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Toronto Tory and Chow camps see Doug Ford as easier to beat

Mayoral candidates Olivia Chow and John Tory square off in a debate hosted by the Ontario Home Builders Association in Toronto, Ontario, Friday, September 12, 2014.

Kevin Van Paassen/The Globe and Mail

Doug Ford's decision to run in brother Rob's place for the job of Toronto's chief magistrate marks a dramatic shift in the dynamic of the mayor's race – a development that both the John Tory and Olivia Chow campaigns are claiming will boost their own chances of winning.

Publicly, Mr. Tory and Ms. Chow have both said that they will not significantly change their strategy in running against Doug, as opposed to Rob Ford. But sources on both campaigns say they see the elder Ford – an outspoken councillor and staunch defender of the mayor's – as the easier one to beat in the October election.

After offering the ailing mayor his best wishes, Mr. Tory wasted no time slamming Doug at a news conference at his campaign office Friday, accusing both Fords of being "cut from the same cloth."

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"Doug Ford, who is now a candidate for mayor, has repeatedly put down the members of city council who were his colleagues, and he has publicly disparaged the premier of this province and members of her cabinet," Mr. Tory said. "I don't think Doug Ford offers four more years of the same. In fact, he may offer Toronto something that is worse."

And although Mr. Tory said he will not change his approach to run against Doug Ford, a source on the Tory campaign called Doug's entry into the race a "very positive development."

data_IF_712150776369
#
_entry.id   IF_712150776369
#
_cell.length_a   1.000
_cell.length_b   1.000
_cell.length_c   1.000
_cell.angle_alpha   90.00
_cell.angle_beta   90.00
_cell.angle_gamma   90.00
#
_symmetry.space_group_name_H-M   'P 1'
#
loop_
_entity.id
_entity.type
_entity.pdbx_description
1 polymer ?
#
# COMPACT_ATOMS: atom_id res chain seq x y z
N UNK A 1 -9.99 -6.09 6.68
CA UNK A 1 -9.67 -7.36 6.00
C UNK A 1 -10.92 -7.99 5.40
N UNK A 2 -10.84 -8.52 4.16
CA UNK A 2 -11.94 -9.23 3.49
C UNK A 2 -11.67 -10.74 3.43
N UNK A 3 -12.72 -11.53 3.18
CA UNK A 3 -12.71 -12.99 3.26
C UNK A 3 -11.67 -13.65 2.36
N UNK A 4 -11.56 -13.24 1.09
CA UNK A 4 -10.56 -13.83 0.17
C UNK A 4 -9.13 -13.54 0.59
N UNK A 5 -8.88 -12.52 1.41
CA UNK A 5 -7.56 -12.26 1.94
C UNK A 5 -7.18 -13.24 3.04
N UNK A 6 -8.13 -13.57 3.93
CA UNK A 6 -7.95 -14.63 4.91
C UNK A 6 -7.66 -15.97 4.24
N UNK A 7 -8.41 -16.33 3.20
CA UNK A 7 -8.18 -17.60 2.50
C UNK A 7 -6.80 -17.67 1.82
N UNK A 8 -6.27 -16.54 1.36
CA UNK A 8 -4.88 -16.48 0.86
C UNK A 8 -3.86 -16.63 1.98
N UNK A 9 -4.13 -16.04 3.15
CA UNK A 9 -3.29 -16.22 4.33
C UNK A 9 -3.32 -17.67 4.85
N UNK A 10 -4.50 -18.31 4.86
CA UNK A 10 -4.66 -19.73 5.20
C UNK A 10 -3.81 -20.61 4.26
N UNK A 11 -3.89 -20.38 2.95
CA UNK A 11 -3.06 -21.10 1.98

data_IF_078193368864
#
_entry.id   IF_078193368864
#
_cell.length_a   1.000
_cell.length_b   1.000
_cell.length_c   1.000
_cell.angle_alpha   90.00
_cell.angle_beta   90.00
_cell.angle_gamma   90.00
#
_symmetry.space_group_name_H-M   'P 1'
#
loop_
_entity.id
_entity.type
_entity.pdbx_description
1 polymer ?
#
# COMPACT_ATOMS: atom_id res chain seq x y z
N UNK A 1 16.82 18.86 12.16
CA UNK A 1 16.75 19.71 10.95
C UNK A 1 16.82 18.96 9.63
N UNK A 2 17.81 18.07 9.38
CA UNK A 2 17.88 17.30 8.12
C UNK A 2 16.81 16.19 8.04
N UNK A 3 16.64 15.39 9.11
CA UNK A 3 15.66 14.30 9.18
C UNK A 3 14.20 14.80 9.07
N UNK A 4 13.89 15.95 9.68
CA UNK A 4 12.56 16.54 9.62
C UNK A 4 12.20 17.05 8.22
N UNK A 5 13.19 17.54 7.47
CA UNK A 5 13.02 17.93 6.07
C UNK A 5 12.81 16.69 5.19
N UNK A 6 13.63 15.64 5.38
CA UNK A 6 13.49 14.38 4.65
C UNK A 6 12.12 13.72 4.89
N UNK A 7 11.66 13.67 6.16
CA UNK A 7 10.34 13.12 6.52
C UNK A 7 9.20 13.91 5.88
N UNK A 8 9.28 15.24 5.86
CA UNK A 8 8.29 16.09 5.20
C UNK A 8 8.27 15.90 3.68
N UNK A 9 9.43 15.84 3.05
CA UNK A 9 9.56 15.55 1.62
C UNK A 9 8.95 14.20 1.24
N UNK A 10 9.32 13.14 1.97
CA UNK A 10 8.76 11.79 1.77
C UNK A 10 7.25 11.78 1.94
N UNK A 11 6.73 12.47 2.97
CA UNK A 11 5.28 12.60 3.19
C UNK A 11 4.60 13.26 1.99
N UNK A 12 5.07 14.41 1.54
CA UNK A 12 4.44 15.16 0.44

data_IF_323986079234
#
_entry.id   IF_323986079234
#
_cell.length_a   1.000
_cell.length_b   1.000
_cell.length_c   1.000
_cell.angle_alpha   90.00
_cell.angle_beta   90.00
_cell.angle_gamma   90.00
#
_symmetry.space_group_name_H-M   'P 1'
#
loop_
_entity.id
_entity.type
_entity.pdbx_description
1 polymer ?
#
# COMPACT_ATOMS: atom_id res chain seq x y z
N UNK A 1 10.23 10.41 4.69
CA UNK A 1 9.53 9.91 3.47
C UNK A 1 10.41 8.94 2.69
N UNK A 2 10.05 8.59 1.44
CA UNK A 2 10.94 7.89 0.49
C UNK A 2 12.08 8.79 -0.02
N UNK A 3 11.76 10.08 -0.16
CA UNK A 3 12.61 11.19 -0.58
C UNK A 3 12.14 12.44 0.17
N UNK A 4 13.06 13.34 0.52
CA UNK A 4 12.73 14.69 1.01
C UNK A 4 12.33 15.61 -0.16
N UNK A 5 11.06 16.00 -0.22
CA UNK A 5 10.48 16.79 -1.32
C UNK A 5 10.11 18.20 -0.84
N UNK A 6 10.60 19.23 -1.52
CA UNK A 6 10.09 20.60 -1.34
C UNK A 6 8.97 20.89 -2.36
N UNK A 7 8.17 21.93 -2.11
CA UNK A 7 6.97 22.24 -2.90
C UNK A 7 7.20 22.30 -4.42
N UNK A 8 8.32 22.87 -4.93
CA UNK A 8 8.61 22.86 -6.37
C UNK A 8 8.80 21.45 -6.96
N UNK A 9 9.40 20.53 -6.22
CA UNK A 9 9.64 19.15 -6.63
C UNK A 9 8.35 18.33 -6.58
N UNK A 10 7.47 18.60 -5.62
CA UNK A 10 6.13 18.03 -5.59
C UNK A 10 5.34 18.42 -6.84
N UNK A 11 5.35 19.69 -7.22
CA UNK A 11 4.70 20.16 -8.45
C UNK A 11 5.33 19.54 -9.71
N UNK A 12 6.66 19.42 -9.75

"Doug Ford is not Rob Ford, and he's not liked in the same manner that Rob Ford is," the source said. "He's not as politically skilled as Rob Ford is."

The same source also called it a "huge problem" for Ms. Chow, after recent polls have shown her support dwindling in third place. "For Chow to get back on track, they needed a one-on-one with us in the rink," he said.

At a debate Friday morning – the first in which Ms. Chow and Mr. Tory have gone head-to-head without any other candidates present – Ms. Chow appeared more confident than she has in recent months, landing several attacks on the front-runner.

Afterward, her spokesman Jamey Heath said, "Finally we had a chance to go at Mr. Tory or to ask Mr. Tory the specific questions we wanted to and he was left wanting."

Ms. Chow herself was reluctant to comment on Doug Ford personally on Friday – saying he's having "a very difficult time today" – but Mr. Heath called Doug's candidacy good news for her campaign, too.

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"Rob Ford is a formidable candidate," he said. "I don't think Doug is going to be able to fill his shoes." He added: "They have a Ford [on the ballot], but there is only one Rob Ford and he is not going to be mayor, and he's not running for mayor. And so, the choice is going to be Olivia Chow or one of the conservatives."

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